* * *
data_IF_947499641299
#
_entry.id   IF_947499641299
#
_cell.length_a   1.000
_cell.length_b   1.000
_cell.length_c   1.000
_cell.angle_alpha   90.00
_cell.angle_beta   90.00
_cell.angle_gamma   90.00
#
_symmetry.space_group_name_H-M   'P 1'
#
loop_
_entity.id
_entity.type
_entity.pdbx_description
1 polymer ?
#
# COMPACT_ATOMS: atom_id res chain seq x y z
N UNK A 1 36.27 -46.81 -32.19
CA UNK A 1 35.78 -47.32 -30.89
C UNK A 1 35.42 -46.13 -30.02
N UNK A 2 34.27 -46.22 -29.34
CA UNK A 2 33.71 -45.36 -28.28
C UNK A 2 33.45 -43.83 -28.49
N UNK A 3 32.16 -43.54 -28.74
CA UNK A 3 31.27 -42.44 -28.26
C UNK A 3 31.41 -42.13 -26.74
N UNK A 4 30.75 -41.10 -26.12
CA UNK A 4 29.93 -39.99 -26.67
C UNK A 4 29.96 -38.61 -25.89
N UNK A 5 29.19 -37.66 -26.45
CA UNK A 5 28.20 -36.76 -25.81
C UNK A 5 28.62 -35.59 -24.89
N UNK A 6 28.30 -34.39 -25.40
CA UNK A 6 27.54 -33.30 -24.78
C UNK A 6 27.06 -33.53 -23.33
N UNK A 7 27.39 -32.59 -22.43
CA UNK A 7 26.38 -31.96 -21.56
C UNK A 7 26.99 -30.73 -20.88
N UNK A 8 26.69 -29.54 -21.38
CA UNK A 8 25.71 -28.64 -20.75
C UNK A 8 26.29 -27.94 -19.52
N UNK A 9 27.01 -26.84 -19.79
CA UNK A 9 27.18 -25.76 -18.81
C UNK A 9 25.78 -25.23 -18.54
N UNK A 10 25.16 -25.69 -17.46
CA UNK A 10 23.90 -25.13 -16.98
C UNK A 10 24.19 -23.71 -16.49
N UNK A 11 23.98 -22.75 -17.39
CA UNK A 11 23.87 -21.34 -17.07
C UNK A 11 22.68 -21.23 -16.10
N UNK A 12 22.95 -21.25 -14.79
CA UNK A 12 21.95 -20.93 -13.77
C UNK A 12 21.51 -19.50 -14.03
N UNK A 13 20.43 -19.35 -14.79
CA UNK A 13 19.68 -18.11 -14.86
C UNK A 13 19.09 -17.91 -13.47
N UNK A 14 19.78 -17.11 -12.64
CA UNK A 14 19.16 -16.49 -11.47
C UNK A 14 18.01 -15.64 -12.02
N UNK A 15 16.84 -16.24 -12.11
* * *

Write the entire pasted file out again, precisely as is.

data_IF_947499641299
#
_entry.id   IF_947499641299
#
_cell.length_a   1.000
_cell.length_b   1.000
_cell.length_c   1.000
_cell.angle_alpha   90.00
_cell.angle_beta   90.00
_cell.angle_gamma   90.00
#
_symmetry.space_group_name_H-M   'P 1'
#
loop_
_entity.id
_entity.type
_entity.pdbx_description
1 polymer ?
#
# COMPACT_ATOMS: atom_id res chain seq x y z
N UNK A 1 36.27 -46.81 -32.19
CA UNK A 1 35.78 -47.32 -30.89
C UNK A 1 35.42 -46.13 -30.02
N UNK A 2 34.27 -46.22 -29.34
CA UNK A 2 33.71 -45.36 -28.28
C UNK A 2 33.45 -43.83 -28.49
N UNK A 3 32.16 -43.54 -28.74
CA UNK A 3 31.27 -42.44 -28.26
C UNK A 3 31.41 -42.13 -26.74
N UNK A 4 30.75 -41.10 -26.12
CA UNK A 4 29.93 -39.99 -26.67
C UNK A 4 29.96 -38.61 -25.89
N UNK A 5 29.19 -37.66 -26.45
CA UNK A 5 28.20 -36.76 -25.81
C UNK A 5 28.62 -35.59 -24.89
N UNK A 6 28.30 -34.39 -25.40
CA UNK A 6 27.54 -33.30 -24.78
C UNK A 6 27.06 -33.53 -23.33
N UNK A 7 27.39 -32.59 -22.43
CA UNK A 7 26.38 -31.96 -21.56
C UNK A 7 26.99 -30.73 -20.88
N UNK A 8 26.69 -29.54 -21.38
CA UNK A 8 25.71 -28.64 -20.75
C UNK A 8 26.29 -27.94 -19.52
N UNK A 9 27.01 -26.84 -19.79
CA UNK A 9 27.18 -25.76 -18.81
C UNK A 9 25.78 -25.23 -18.54
N UNK A 10 25.16 -25.69 -17.46
CA UNK A 10 23.90 -25.13 -16.98
C UNK A 10 24.19 -23.71 -16.49
N UNK A 11 23.98 -22.75 -17.39
CA UNK A 11 23.87 -21.34 -17.07
C UNK A 11 22.68 -21.23 -16.10
N UNK A 12 22.95 -21.25 -14.79
CA UNK A 12 21.95 -20.93 -13.77
C UNK A 12 21.51 -19.50 -14.03
N UNK A 13 20.43 -19.35 -14.79
CA UNK A 13 19.68 -18.11 -14.86
C UNK A 13 19.09 -17.91 -13.47
N UNK A 14 19.78 -17.11 -12.64
CA UNK A 14 19.16 -16.49 -11.47
C UNK A 14 18.01 -15.64 -12.02
N UNK A 15 16.84 -16.24 -12.11